Special mention should also be made of the character of little Hana (Ryo Nishikawa), Takumi’s daughter, central to the story and not easy to play for such a young actress. Hamaguchi’s direction is perfectly functional in enhancing the different storylines and draws strength from the director’s documentary experience. The screenplay, also edited by Hamaguchi, imbues the film with a tone of delicate respect and subtle irony for the two hearts of the film.

Although Evil Does Not Exist may, on the surface, come across as slow and lacking in content, the film has a profound hidden depth. This is precisely because of its particular structure, shifting the narrative focus from surface to subtext. The slow and dilated times are an invitation to reflection, to which the characters, particularly Takahashi and Mayuzumi, are primarily subjected. Both of them will take the opportunity to reflect on their own lives, desires, and values. As the viewer is easily closer to the perspective of outsiders like them, they are put in a state of suspended action and meditation. Gradually and subtly, they are invited to consider, as humans, the balance we should collectively strive for.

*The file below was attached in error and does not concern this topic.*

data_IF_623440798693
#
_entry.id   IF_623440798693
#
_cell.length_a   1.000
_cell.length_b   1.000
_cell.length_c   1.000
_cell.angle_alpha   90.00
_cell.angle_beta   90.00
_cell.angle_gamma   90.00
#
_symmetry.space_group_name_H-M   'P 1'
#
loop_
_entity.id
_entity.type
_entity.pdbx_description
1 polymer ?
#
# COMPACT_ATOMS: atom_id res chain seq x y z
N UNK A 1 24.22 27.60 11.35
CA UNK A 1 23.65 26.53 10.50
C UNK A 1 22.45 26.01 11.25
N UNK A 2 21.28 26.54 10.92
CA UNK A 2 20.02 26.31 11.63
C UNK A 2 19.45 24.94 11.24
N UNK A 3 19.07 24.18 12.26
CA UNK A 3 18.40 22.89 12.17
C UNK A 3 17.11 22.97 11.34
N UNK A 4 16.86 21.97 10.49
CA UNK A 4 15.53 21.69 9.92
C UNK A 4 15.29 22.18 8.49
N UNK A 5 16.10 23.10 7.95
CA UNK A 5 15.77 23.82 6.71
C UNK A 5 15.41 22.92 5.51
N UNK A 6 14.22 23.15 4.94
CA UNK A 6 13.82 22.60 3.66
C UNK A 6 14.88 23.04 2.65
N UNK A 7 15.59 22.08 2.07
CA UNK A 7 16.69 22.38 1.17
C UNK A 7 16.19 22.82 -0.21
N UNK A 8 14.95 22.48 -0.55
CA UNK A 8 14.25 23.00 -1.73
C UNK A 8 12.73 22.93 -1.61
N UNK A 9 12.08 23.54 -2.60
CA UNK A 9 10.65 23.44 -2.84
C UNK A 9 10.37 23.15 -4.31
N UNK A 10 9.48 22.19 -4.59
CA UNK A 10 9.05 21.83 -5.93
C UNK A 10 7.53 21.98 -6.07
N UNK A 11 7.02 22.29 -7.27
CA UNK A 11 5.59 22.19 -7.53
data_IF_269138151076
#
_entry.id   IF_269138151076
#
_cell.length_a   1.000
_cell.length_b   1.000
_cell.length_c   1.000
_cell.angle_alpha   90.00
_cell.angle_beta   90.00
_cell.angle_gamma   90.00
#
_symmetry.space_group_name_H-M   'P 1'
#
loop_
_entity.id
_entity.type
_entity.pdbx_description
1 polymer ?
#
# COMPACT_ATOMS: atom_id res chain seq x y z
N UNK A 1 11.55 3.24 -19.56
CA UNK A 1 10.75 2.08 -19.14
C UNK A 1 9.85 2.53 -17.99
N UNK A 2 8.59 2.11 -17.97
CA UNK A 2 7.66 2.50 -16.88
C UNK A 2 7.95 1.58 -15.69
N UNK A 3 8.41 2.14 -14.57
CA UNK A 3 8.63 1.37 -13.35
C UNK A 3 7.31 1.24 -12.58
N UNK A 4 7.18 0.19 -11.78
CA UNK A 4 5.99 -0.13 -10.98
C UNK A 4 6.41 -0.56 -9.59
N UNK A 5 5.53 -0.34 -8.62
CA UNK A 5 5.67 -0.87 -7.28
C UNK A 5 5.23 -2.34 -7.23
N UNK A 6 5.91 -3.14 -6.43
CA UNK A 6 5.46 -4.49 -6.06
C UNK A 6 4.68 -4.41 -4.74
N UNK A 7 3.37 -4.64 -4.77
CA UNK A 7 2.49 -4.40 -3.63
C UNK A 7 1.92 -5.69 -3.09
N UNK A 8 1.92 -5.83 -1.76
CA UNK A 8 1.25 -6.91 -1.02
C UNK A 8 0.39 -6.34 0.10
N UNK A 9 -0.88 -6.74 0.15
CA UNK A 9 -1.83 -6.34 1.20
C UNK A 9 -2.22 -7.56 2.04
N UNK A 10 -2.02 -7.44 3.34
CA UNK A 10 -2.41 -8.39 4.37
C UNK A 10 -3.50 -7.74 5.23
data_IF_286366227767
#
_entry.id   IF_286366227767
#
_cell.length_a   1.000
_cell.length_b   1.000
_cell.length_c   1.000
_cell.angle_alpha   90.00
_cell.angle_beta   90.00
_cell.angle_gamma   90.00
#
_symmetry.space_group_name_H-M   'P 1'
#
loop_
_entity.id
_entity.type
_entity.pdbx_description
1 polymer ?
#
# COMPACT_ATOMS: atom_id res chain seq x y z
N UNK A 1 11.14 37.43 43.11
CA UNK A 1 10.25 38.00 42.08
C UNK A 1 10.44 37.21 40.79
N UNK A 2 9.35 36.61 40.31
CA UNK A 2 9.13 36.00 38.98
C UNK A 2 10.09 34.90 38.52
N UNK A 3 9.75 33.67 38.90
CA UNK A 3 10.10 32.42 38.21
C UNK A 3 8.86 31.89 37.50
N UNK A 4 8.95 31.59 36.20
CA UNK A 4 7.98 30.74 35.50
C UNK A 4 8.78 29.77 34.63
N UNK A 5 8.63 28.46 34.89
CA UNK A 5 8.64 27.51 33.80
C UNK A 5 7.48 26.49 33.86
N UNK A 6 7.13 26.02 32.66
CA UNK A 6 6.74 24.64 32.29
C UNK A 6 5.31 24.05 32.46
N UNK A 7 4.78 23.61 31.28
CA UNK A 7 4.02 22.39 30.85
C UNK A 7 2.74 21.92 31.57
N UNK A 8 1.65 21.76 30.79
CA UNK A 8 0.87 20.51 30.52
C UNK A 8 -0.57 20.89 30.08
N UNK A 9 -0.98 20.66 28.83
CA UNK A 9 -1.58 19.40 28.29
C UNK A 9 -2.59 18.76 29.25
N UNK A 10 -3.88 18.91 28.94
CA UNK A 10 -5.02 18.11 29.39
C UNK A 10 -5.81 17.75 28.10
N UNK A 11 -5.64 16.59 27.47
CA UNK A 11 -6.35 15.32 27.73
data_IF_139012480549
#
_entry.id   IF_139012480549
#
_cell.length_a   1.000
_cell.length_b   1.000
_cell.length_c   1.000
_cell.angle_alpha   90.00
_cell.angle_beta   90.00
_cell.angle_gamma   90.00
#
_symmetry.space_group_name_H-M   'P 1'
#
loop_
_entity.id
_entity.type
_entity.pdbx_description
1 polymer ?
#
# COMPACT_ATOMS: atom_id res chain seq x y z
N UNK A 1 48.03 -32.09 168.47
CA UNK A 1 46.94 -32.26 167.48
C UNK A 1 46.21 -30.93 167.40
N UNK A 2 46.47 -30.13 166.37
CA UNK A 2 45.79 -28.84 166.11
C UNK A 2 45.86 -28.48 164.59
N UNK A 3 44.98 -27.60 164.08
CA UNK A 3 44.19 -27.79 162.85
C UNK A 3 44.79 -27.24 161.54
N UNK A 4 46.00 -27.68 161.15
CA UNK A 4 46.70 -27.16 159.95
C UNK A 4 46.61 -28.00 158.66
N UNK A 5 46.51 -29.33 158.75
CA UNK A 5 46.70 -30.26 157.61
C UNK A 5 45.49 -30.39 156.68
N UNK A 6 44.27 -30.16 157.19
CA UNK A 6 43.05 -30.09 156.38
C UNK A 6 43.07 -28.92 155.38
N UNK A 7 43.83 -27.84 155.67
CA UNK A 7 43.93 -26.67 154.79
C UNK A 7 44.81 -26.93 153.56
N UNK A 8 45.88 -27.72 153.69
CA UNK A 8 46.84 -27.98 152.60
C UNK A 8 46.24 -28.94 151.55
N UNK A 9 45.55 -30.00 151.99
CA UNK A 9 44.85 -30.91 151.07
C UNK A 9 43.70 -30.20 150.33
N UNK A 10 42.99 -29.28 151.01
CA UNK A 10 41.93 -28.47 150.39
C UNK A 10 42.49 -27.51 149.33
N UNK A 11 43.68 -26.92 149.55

The ending, in an unexpected upheaval of the perfect balance achieved by Hamaguchi, denotes the broader interpretive range of the movie, from the literal to the utterly metaphorical. Following an initial phase of detached reflection, the viewer is invited to reflect upon their own individual reading of the story. Initially unsettling, it is a fascinating choice of shifting interpretive responsibility from the author to his audience.